Thank you for the article though. Very interesting and thought-provoking.

  2. Eric Post author

    Doing both traditional and entertainment is good, however, we must first start with education and not just fly on the bandwagon. It’s great that the sounds and color of eisaa excites. The traditional side of this excitement is to enjoy the time with the ancestors returning home. Many people have lost that, or don’t even know. Eisaa is part of a tradition, and the culture. Tradition is something that is passed on. I’m glad to hear your excitement to participate in eisaa, but I’m ot quite sure what you refre to when you say “join in”. Are you talking about bon dance? To participate in eisaa at bon dance is great!. It’s during the season of obon, and participates in honoring and remembering the ancesotrs who have given us this tradition.

    I dont know if you meant that you joined an eisaa group, but that’s great as well. The thing that I am worried about, is that without the foundation of anything, any aspect of a culture will be passed on without the understanding of where it came from, what it means, and for what purpose. Also, when it becomes something like a business, it loses its core. As an example, in Okinawa, eisaa can be seen everyday somewhere, being performed for tourists. This was never seen 10 years ago. It was specifically done during obon season, and attracted tourists for that special time to witness Okinawa style obon. This situation is comparable to 4th of July, Christmas, Makahiki, Kwanza, mardi Gras. If these special times were going to be done everyday, its would lose its meaning. To respect a culture’s religious and spiritual event, we must also think about how we handle that too. It’s also like how oecumenism has brought the word Allah into use in the Christian world, but offends the Muslims, It seems to be a western way of thinking to adapt whatever makes one feel good fun, to be used freely, without thought to the real aspects and honor. Because of groups going out and just performing for entertainment and business, many can’t distinguish between eisaa and a taiko group. An example of this would be Ryukyu Matsuri Taiko. They are great and exciting, but not considered eisaa in Okinawa, and they themselves have distiguished themselves separate from eisaa. However, many people mistake this style to be eisaa. Again, what it really comes down to is education, adn not just doing something because its “fun”. It’s wonerful to see eisaa becoming popular, but at the same time its sad to see it losing its real meaning and tradition at the sake of popularity and commercialism. Debates will go on about this, but like you said, it does spark thought, and thats good!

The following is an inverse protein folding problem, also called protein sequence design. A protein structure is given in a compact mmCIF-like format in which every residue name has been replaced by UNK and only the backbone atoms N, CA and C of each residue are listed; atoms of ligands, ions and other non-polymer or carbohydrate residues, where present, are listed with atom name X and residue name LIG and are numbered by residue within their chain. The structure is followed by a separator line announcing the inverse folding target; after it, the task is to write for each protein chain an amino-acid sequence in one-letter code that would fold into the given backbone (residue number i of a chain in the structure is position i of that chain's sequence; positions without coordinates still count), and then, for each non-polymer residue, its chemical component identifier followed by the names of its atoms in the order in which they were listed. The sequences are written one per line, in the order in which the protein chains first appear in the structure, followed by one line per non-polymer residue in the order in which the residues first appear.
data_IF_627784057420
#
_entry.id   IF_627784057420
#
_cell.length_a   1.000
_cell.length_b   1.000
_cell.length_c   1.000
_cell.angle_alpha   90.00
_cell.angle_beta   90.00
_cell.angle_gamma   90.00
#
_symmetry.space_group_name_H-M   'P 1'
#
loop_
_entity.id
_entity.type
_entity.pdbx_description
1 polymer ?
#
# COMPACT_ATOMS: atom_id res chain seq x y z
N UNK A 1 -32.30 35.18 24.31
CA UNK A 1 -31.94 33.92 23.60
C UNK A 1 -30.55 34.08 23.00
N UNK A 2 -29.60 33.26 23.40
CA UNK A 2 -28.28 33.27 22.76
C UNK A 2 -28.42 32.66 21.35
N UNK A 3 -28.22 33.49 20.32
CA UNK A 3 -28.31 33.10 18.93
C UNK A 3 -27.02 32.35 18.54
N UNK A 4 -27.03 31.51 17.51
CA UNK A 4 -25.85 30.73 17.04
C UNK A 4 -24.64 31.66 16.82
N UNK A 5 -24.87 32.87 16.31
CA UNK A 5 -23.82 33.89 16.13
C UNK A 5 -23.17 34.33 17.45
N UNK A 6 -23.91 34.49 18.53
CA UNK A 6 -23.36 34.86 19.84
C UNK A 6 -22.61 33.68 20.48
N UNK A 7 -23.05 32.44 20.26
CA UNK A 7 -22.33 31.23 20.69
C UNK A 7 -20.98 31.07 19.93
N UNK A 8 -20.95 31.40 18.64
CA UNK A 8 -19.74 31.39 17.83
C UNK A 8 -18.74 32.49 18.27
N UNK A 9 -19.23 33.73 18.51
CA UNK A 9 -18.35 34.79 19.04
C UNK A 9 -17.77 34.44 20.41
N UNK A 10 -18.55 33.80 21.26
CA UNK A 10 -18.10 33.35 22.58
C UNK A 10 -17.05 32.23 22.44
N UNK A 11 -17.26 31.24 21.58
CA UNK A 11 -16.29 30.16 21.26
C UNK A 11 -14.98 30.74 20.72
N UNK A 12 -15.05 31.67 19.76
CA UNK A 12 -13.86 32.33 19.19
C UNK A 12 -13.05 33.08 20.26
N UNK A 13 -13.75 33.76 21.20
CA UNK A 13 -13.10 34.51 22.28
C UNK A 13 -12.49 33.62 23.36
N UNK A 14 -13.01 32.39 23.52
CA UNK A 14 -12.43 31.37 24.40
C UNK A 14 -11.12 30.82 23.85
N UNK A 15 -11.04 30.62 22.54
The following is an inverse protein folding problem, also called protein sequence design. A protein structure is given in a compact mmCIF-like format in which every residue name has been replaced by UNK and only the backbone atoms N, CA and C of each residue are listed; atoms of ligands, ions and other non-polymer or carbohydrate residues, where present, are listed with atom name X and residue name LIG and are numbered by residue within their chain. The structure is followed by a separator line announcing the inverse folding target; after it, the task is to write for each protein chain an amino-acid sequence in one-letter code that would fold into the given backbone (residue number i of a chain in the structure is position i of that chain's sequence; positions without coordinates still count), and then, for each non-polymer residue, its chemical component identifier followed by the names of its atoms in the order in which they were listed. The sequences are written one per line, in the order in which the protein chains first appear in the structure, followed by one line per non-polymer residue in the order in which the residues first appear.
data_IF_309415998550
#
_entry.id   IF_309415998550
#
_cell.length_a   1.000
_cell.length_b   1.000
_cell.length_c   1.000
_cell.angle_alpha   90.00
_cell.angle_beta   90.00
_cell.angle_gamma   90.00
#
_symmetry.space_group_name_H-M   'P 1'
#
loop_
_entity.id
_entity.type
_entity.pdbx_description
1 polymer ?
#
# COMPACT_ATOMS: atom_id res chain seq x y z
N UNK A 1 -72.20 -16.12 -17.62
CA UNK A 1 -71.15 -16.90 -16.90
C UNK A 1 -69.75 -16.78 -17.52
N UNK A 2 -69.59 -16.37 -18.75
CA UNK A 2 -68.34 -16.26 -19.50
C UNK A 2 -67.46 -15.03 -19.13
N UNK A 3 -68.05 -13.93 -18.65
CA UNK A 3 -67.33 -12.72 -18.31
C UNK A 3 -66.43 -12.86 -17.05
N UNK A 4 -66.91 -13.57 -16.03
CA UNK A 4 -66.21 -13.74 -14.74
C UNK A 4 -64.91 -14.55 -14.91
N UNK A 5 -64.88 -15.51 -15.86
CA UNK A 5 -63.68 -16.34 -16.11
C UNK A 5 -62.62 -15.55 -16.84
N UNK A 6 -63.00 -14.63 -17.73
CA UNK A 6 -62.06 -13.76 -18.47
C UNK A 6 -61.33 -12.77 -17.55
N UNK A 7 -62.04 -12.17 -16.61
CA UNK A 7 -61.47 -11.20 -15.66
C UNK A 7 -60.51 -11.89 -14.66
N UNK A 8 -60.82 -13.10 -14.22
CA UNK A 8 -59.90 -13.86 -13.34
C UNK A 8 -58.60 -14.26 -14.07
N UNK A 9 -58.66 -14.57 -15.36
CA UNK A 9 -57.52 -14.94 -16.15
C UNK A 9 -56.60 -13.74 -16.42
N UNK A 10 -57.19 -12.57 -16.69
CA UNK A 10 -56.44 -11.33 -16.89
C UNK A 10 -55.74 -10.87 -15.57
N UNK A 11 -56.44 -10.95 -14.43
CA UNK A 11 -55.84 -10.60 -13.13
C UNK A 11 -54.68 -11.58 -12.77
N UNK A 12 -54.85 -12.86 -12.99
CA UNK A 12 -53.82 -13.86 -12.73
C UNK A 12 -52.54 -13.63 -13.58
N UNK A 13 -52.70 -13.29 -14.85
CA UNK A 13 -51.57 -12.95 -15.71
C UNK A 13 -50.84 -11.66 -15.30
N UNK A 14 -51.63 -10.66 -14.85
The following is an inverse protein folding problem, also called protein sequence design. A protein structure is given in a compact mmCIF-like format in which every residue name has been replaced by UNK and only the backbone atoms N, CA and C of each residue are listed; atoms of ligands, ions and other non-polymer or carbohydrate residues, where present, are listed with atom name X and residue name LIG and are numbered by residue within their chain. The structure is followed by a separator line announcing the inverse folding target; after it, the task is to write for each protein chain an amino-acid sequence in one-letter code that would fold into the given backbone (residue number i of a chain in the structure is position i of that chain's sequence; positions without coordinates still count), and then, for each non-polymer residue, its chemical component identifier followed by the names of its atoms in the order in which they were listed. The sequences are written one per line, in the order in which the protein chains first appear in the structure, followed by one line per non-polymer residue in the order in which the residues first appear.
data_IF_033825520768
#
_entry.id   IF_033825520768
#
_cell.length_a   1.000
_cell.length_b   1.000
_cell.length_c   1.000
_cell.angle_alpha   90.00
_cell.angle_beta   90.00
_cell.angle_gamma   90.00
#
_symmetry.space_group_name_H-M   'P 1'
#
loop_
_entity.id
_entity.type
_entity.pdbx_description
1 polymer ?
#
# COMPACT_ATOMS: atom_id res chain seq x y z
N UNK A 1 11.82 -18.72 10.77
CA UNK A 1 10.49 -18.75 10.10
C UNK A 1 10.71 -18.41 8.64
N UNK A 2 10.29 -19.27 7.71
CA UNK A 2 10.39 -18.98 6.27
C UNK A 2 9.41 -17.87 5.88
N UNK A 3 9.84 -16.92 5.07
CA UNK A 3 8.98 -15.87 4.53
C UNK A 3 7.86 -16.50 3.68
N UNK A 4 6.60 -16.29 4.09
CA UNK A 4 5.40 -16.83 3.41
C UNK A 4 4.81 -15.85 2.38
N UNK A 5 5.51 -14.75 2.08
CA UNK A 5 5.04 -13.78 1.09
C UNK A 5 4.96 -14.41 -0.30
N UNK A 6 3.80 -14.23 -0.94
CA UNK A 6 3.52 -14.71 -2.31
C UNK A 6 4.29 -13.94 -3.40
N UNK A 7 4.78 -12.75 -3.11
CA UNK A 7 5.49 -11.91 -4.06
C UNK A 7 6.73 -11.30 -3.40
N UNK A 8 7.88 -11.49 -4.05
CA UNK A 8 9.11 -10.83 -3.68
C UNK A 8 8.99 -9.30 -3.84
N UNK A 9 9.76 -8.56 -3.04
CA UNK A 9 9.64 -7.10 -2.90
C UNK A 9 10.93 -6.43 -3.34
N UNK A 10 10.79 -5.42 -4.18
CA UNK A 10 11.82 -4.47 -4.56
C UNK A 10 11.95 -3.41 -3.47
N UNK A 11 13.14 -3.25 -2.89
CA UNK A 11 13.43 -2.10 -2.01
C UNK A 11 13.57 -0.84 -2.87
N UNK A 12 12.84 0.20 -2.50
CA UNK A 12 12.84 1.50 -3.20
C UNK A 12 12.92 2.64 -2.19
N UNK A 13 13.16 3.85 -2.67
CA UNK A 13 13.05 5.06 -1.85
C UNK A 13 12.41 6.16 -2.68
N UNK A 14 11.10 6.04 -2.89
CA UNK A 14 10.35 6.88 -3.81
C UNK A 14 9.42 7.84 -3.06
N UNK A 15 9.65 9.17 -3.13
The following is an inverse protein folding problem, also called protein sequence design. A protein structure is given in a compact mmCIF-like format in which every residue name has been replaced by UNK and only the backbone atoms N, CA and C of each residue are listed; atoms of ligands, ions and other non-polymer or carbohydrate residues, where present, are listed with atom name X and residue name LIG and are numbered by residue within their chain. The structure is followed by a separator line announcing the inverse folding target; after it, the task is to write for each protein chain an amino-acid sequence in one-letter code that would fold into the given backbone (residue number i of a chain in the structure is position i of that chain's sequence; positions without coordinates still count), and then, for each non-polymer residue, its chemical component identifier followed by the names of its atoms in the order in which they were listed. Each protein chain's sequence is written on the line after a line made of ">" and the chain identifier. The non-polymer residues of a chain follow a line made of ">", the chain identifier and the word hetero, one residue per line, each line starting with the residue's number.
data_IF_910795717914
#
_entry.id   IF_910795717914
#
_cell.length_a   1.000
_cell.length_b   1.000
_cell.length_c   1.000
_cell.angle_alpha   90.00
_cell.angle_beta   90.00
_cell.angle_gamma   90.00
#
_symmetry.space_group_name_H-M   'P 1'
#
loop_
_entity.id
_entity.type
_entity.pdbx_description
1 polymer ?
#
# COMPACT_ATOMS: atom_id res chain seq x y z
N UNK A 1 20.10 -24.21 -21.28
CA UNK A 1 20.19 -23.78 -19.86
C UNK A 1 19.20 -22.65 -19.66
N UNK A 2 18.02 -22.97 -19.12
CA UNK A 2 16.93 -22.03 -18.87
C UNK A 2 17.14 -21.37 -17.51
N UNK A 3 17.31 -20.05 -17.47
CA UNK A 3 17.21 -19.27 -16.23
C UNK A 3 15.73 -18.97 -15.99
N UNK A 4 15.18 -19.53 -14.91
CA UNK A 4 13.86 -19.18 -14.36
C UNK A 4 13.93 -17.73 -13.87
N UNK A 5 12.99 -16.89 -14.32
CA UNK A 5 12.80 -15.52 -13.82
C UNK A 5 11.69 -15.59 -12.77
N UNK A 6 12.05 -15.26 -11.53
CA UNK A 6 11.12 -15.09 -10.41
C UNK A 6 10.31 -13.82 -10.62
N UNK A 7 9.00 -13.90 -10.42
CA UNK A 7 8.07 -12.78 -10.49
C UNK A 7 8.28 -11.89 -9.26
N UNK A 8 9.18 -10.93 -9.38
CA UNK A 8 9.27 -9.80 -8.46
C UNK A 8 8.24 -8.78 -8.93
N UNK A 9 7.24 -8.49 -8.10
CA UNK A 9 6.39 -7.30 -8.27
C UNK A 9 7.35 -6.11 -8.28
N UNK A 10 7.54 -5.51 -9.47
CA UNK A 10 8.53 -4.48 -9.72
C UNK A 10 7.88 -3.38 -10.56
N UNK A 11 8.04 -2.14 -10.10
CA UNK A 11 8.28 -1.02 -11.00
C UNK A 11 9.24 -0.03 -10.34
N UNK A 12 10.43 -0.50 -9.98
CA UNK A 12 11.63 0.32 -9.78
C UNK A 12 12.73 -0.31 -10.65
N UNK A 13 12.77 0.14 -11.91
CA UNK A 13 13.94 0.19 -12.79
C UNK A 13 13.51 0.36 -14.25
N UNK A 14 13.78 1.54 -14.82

3. Amy Oyadomari Hall

    Eric, you make very valid points. As you said, two things are happening at the same time: “It’s wonderful to see eisaa becoming popular, but at the same time its sad to see it losing its real meaning and tradition at the sake of popularity and commercialism.”

    I can see how many would feel this way about eisaa, as well as many other traditions. I just never thought of it that way, but you’re right. Thank you, Eric!